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Chris from Nailsea
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« Reply #2 on: September 13, 2017, 06:08:37 PM »

Probably worth splitting this off / separate IOW thread under South Western Railways?

Now done.  Smiley

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William Huskisson MP was the first person to be killed by a train while crossing the tracks, in 1830.  Many more have died in the same way since then.  Don't take a chance: stop, look, listen.

"Level crossings are safe, unless they are used in an unsafe manner."  Discuss.
Chris125
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« Reply #3 on: October 07, 2017, 09:21:38 PM »

I don't think there's a coherent / widely shared view as to where and how the line will carry on into the future; I sensed a positiveness that the longer term should be thought about at the presentation, a diary comment that told us that time is being put into considering the IoW at the very top of SWR, but little in the way of a clear plan ahead being in place.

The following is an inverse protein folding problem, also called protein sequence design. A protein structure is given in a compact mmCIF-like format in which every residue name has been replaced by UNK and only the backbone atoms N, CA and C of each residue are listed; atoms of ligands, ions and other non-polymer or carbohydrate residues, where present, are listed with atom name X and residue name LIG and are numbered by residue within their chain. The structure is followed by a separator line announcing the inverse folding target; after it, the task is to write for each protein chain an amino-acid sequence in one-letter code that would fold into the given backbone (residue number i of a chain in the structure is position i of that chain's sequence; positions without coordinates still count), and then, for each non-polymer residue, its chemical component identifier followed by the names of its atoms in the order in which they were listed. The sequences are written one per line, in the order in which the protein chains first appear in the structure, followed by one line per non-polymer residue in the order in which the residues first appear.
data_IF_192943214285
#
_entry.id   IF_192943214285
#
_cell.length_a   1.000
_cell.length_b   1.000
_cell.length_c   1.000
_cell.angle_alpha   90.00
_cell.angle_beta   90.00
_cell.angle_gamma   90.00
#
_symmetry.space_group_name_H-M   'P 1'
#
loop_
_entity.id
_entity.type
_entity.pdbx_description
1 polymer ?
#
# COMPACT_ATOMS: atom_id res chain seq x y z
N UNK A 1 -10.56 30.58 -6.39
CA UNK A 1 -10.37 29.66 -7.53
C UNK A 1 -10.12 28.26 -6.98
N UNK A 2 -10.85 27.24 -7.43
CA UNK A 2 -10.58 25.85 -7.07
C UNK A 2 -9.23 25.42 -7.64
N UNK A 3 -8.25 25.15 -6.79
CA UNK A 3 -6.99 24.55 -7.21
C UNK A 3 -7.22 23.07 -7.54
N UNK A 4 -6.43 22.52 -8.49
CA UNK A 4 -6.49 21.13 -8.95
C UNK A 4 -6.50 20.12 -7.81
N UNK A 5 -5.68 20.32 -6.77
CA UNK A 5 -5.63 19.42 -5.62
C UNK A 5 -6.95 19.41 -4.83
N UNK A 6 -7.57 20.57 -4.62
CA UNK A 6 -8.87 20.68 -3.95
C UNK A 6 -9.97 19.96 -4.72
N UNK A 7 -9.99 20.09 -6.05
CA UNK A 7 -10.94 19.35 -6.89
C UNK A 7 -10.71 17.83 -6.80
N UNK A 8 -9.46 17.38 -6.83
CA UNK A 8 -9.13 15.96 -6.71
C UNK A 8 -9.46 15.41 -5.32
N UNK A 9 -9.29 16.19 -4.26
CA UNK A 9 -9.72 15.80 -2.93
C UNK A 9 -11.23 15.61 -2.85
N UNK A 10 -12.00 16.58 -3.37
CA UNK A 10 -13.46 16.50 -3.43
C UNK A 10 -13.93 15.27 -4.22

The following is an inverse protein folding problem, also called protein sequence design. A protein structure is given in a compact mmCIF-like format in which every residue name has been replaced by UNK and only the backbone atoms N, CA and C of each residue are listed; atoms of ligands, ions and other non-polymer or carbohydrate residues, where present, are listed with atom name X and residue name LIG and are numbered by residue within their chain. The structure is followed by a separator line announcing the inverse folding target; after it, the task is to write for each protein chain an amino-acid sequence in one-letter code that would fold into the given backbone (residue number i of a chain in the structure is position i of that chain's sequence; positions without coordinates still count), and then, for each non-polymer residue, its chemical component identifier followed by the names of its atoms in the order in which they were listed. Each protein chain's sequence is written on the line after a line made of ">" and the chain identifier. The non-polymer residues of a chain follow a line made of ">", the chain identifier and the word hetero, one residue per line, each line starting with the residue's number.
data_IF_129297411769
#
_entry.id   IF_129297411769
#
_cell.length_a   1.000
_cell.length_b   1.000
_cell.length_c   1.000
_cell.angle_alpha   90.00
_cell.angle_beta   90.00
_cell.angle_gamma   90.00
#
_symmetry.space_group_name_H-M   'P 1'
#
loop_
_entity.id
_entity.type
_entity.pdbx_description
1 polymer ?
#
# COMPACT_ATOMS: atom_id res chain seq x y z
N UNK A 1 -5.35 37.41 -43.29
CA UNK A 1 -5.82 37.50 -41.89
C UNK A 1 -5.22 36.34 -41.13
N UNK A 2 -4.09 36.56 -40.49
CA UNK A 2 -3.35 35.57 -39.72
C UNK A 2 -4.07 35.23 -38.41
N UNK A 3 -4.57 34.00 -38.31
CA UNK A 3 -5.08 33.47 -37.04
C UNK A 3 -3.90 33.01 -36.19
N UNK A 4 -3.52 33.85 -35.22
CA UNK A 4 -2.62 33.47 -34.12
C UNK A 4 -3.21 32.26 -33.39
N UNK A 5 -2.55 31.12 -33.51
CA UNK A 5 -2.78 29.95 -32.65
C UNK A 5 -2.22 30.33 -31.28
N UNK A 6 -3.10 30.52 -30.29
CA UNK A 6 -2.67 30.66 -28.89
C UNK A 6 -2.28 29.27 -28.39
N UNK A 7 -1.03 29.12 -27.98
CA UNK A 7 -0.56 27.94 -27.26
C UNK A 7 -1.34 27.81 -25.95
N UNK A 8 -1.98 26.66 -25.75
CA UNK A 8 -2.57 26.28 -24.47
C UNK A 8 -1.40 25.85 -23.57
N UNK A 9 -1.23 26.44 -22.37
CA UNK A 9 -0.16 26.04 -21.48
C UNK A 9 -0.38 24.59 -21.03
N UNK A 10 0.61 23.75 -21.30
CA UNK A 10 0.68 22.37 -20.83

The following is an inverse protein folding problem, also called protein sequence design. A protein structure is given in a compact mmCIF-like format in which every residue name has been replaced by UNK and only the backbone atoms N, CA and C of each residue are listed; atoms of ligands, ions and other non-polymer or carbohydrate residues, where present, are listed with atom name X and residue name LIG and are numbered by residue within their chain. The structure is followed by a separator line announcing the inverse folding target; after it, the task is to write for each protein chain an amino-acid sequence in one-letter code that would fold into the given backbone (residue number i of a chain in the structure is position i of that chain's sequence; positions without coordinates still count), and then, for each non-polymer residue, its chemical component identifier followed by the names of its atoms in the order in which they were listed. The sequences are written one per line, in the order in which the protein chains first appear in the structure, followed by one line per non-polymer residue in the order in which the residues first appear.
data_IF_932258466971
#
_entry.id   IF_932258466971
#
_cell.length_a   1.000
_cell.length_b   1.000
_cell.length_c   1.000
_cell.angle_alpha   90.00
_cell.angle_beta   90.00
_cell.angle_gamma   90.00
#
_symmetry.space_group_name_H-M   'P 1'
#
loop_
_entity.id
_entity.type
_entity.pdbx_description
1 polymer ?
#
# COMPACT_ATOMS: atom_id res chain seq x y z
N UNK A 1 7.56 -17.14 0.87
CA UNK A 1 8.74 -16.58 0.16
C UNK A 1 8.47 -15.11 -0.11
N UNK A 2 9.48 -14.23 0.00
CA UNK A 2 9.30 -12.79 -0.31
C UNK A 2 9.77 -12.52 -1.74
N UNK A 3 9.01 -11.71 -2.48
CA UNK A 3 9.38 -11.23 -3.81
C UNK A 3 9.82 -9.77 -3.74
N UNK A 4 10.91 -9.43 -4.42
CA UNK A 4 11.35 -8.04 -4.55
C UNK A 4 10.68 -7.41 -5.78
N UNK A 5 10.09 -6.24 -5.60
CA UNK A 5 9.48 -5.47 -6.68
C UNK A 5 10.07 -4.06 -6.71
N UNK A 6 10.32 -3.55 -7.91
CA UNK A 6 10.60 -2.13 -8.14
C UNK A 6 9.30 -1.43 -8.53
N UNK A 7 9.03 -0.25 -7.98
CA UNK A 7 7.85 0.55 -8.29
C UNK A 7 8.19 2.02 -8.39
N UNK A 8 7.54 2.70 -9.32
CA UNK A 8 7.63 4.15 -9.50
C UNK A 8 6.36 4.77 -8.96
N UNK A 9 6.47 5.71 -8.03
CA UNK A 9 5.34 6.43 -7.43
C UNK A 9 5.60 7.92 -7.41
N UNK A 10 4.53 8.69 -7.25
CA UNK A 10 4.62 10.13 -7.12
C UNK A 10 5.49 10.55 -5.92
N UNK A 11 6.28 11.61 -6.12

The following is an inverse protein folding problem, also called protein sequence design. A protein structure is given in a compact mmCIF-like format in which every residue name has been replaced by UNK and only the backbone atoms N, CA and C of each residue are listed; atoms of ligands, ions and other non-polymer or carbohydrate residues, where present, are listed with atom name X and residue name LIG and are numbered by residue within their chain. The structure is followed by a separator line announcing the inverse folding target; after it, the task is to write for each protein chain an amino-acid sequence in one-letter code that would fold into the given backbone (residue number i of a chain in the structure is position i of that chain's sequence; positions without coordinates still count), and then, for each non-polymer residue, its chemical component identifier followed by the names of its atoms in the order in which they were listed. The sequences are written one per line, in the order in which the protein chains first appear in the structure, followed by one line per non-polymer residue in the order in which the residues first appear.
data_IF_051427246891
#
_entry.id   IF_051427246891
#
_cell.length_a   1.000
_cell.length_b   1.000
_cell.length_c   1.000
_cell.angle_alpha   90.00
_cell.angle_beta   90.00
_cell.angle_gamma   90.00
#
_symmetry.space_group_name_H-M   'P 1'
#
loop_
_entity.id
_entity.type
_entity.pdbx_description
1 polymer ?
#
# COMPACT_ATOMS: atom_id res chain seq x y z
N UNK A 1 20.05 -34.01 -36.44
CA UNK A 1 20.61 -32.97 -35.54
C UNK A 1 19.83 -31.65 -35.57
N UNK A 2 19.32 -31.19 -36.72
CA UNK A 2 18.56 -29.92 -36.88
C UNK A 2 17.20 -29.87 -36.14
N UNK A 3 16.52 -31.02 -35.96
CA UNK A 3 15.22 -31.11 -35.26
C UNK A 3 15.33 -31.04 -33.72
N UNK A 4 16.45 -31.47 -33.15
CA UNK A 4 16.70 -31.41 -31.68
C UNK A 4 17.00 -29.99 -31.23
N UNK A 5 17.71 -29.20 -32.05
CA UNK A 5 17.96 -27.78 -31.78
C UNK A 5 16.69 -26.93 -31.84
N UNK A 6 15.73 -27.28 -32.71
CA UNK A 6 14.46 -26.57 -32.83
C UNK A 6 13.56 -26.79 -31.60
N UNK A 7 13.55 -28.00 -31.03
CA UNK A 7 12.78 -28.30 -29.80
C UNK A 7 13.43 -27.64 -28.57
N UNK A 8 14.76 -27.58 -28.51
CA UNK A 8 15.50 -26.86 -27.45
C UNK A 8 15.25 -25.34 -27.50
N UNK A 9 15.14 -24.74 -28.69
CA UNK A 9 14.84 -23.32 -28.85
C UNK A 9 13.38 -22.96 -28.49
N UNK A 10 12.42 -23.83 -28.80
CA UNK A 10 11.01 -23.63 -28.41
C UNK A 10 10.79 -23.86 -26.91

There should be a clear plan very soon - SWR will soon consult on their proposals so they can deliver a costed plan to the DfT early next year - 'more modern' replacement rolling stock and a new loop around Brading to allow a 30min interval service (instead of 20/40 mins at present) are both expected to feature.

http://www.islandecho.co.uk/first-mtr-south-western-to-take-over-island-line/
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johnneyw
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« Reply #4 on: October 07, 2017, 10:02:15 PM »

Lots and lots of stock corporate PR quotes in the article. Not unlike the short of guff issued about keeping the Cadburys factory open in Keynsham to help ease the takeover bid through. Outcome; factory closed and sold for flats a few months post takeover. I'm not optimistic.
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Electric train
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« Reply #5 on: October 08, 2017, 08:50:18 AM »

The IoW railway is a vertically integrated railway  Huh this means in normal speak NR technically own the infrastructure but are not required to fun its maintenance and renewal SWR are responsible for all the assets, although the electrical power is controlled by Eastleigh ECR not sure about signalling.  NR do audits from time to time.

The problem with the line it only makes money for a few weeks of the year